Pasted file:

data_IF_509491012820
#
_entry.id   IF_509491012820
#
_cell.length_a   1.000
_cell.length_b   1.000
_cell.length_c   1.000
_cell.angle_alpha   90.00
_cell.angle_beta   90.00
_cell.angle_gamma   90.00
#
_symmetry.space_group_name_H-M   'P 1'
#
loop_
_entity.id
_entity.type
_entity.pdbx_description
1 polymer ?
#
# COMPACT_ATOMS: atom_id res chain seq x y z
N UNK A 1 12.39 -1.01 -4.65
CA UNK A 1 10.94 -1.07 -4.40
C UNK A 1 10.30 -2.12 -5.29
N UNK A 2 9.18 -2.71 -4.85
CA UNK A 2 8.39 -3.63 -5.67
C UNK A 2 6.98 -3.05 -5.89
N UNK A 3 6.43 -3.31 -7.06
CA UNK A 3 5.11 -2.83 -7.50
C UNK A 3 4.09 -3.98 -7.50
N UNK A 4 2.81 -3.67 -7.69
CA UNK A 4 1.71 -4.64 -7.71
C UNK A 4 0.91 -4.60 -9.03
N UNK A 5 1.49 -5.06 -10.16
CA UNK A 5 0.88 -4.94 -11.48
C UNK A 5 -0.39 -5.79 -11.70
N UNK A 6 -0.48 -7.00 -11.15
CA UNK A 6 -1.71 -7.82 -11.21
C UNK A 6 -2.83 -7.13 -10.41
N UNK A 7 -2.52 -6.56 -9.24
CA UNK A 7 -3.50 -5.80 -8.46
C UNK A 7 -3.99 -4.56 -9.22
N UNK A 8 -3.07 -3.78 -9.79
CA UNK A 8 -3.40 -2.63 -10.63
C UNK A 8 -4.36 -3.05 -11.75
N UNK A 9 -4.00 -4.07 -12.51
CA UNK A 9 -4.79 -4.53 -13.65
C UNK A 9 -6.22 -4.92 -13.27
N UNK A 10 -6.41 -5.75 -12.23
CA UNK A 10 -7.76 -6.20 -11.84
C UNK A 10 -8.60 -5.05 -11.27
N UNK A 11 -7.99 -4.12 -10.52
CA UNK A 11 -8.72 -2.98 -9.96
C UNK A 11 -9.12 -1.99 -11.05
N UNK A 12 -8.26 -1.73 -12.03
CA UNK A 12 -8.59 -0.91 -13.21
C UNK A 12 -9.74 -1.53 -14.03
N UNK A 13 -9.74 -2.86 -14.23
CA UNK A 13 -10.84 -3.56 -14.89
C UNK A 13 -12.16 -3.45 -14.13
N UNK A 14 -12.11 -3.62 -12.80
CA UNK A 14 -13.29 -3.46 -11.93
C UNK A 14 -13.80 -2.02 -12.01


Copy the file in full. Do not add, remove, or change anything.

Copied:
data_IF_509491012820
#
_entry.id   IF_509491012820
#
_cell.length_a   1.000
_cell.length_b   1.000
_cell.length_c   1.000
_cell.angle_alpha   90.00
_cell.angle_beta   90.00
_cell.angle_gamma   90.00
#
_symmetry.space_group_name_H-M   'P 1'
#
loop_
_entity.id
_entity.type
_entity.pdbx_description
1 polymer ?
#
# COMPACT_ATOMS: atom_id res chain seq x y z
N UNK A 1 12.39 -1.01 -4.65
CA UNK A 1 10.94 -1.07 -4.40
C UNK A 1 10.30 -2.12 -5.29
N UNK A 2 9.18 -2.71 -4.85
CA UNK A 2 8.39 -3.63 -5.67
C UNK A 2 6.98 -3.05 -5.89
N UNK A 3 6.43 -3.31 -7.06
CA UNK A 3 5.11 -2.83 -7.50
C UNK A 3 4.09 -3.98 -7.50
N UNK A 4 2.81 -3.67 -7.69
CA UNK A 4 1.71 -4.64 -7.71
C UNK A 4 0.91 -4.60 -9.03
N UNK A 5 1.49 -5.06 -10.16
CA UNK A 5 0.88 -4.94 -11.48
C UNK A 5 -0.39 -5.79 -11.70
N UNK A 6 -0.48 -7.00 -11.15
CA UNK A 6 -1.71 -7.82 -11.21
C UNK A 6 -2.83 -7.13 -10.41
N UNK A 7 -2.52 -6.56 -9.24
CA UNK A 7 -3.50 -5.80 -8.46
C UNK A 7 -3.99 -4.56 -9.22
N UNK A 8 -3.07 -3.78 -9.79
CA UNK A 8 -3.40 -2.63 -10.63
C UNK A 8 -4.36 -3.05 -11.75
N UNK A 9 -4.00 -4.07 -12.51
CA UNK A 9 -4.79 -4.53 -13.65
C UNK A 9 -6.22 -4.92 -13.27
N UNK A 10 -6.41 -5.75 -12.23
CA UNK A 10 -7.76 -6.20 -11.84
C UNK A 10 -8.60 -5.05 -11.27
N UNK A 11 -7.99 -4.12 -10.52
CA UNK A 11 -8.72 -2.98 -9.96
C UNK A 11 -9.12 -1.99 -11.05
N UNK A 12 -8.26 -1.73 -12.03
CA UNK A 12 -8.59 -0.91 -13.21
C UNK A 12 -9.74 -1.53 -14.03
N UNK A 13 -9.74 -2.86 -14.23
CA UNK A 13 -10.84 -3.56 -14.89
C UNK A 13 -12.16 -3.45 -14.13
N UNK A 14 -12.11 -3.62 -12.80
CA UNK A 14 -13.29 -3.46 -11.93
C UNK A 14 -13.80 -2.02 -12.01